'Kaala celebrates black.',
'I see black as a colour that represents elegance, class and inclusiveness; not death, evil and negativity.'
"Photographs are an evocative way of communicating ideas because photographs can convey diverse meanings," says 28-year-old Anand J S.
"Instead of a full movie, everything can be summed up in just one photograph," the 28-year-old Kerala-based MBA graduate tells Rajesh Karkera/Rediff.com.
His pictures have appeared in the Railway Protection Force's 2019 table top calendar, which a tribute to the RPF's dog squad.
And now, his passion for photography has resulted in a coffee table book, a collection of monochrome pictures, titled Kaala.
With this book, he aims to break the bigotry against the colour black, which tends to be synonymous with death, evil happenings or bad luck.
Here's his story, in his own words:
Please click on the images for a better look.
IMAGE: In his spare time in Varanasi, Anand serves the residents of the Mother Teresa Missionaries of Charity old age home. All photographs: Kind courtesy Anand J S
My love affair with photography began in Varanasi in 2017.
I was taking pictures of the ghats and the Ganges using my phone and accidentally shot in panoramic mode. Though I was using that phone since three years, I did not know what a panoramic shot was. No wonder, my first attempt turned out to be a disaster.
After four or five shots, however, I got a perfect shot of the Ganges. I knew I had something good here and I wanted to do something creative with it.
I did some research and found out there is no world record for panoramic photography. I contacted the Asia Book of Records and, in seven days, I captured Varanasi in 1,008 panoramic photographs. I used these pictures to create the world's first panoramic photographic image of a city.
That's how this love story began...
IMAGE: A panoramic shot of the Ganges.
Over the years, I have clicked a lot of pictures.
Instead of just posting them on social media, I started to think about how I could use it to benefit society.
You must have heard about what happened to George Floyd in the US.
More recently, after England lost the Euro Cup 2021 in a penalty shot, its black players faced a terrible backlash.
Racial distress, quite clearly, continues to remain a global issue. In our country, we have other headaches as well.
Thinking about the discrimination against black made me look at the photographs I had clicked from a different perspective. I selected a few and converted them into black and white.
This includes the picture of a peacock, whose beauty is usually defined by its iridescent colours. But when you look at this picture, you will realise that even a colourful bird like the peacock looks beautiful in black and white.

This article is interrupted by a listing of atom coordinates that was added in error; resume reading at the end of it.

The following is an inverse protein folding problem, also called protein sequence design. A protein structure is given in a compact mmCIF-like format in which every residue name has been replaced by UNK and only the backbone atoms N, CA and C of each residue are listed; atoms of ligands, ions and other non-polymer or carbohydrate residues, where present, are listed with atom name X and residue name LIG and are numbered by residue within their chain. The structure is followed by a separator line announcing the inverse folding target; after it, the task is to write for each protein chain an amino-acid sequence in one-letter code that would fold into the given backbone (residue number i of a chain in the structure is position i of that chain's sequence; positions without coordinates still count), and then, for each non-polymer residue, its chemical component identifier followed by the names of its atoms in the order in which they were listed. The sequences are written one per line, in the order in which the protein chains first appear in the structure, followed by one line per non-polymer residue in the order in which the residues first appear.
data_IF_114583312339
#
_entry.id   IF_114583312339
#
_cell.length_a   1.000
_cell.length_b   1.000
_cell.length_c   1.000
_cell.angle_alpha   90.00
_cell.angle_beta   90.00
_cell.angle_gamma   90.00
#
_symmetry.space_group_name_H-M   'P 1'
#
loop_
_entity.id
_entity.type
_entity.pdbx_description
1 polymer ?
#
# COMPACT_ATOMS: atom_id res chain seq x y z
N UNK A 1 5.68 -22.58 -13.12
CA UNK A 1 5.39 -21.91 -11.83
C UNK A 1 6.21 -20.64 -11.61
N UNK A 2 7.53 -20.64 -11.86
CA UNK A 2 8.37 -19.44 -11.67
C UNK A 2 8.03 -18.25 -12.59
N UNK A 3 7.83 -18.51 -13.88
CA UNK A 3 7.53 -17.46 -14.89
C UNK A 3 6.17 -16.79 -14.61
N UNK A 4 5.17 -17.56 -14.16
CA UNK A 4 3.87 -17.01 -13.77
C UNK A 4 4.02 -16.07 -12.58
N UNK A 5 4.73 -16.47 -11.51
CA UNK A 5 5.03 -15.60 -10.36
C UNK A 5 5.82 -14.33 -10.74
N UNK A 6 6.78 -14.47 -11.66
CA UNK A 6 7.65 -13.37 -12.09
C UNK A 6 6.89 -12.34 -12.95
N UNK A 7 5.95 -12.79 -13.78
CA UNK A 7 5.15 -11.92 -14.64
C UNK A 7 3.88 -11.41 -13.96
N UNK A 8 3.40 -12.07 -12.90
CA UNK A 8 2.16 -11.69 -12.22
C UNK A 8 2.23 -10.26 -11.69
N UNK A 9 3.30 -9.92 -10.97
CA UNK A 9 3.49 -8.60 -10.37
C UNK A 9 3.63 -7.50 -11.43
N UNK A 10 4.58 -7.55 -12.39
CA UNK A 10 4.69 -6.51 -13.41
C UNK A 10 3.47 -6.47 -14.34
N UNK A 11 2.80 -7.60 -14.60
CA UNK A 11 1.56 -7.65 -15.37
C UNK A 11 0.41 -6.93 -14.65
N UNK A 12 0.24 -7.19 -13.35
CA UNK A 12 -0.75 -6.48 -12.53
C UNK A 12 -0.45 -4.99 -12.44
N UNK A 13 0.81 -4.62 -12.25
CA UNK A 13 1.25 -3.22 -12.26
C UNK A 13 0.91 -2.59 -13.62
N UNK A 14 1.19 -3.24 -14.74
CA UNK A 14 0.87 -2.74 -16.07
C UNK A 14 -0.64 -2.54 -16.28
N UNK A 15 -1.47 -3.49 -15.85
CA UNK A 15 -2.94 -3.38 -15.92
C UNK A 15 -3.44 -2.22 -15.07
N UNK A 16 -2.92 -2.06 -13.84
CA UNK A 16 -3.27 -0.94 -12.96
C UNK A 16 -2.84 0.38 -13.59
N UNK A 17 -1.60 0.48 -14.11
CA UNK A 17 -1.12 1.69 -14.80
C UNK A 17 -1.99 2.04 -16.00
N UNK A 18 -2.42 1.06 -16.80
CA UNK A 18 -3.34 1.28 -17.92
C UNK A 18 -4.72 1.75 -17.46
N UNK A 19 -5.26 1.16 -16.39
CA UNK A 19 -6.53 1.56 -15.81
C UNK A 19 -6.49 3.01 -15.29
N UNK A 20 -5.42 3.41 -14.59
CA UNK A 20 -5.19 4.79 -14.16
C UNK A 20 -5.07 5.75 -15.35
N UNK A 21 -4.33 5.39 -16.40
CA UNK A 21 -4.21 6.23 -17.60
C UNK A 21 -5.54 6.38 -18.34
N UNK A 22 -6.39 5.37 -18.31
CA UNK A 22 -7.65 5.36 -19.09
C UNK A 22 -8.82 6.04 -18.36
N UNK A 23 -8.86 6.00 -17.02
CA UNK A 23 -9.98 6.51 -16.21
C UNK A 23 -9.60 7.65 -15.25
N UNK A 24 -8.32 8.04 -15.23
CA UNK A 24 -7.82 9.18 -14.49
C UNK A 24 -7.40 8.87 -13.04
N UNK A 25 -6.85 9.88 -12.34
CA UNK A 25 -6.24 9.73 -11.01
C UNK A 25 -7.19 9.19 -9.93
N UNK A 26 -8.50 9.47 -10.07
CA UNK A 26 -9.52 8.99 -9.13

It's just a matter of perspective, not colour.
Which is why my coffee table book, Kaala, celebrates black. I see black as a colour that represents elegance, class and inclusiveness; not death, evil and negativity.
IMAGE: The Shiva idol at the Azhimala temple in Kottukal, Kerala.
This is one of the most phenomenal wonders I have seen in my life.
Located at the Azhimala Shiva temple in Kerala, it is -- at 58 feet -- the largest Gangadhareshwar statue in the world. Lord Shiva's glory has been captured beautifully by the sculptor.
It is the first image inside Kaala.
There is a reason for this.
I have been a Shiva bhakt since childhood. I always seek his blessings before I begin something new.
This image is my humble tribute to Lord Mahadev and to the wonderful artist and temple management who created this magnificent structure
IMAGE: A dog uses a road divider as a pillow.
This image was taken near the museum area in Thiruvananthapuram.
The divider is made of concrete and is both rough and strong. Yet, the dog seems to consider it a comfy pillow!
It is a fantastic life lesson.
Despite the difficulties Life throws at us, if we can find happiness and satisfaction in what we have, the problems will always remain manageable.
IMAGE: Pathway between two worlds.
In this image, I have tried to capture the Manikarnika Ghat at Varanasi, where many families bring their loved ones for their last rites.
To me, this picture represents a pathway between two worlds -- life and death -- which is the ultimate reality.
Moksh. Liberation. The aim of every soul.
The fire swallows the physical body and takes the liberated soul to the next world.
Everyone will have different interpretations for each picture. To me, this image represents moksh.
IMAGE: Girl in a Sea of Pain.
This image is very close to my heart.
I captured this picture at the Kochi-Muziris Biennale. This poetry art installation by Chilean legend Raul Zurita is titled Sea of Pain.
A girl was observing the artwork and it led to this image.
Many feel this is my book's most touching image.
It is also the cover of Kaala.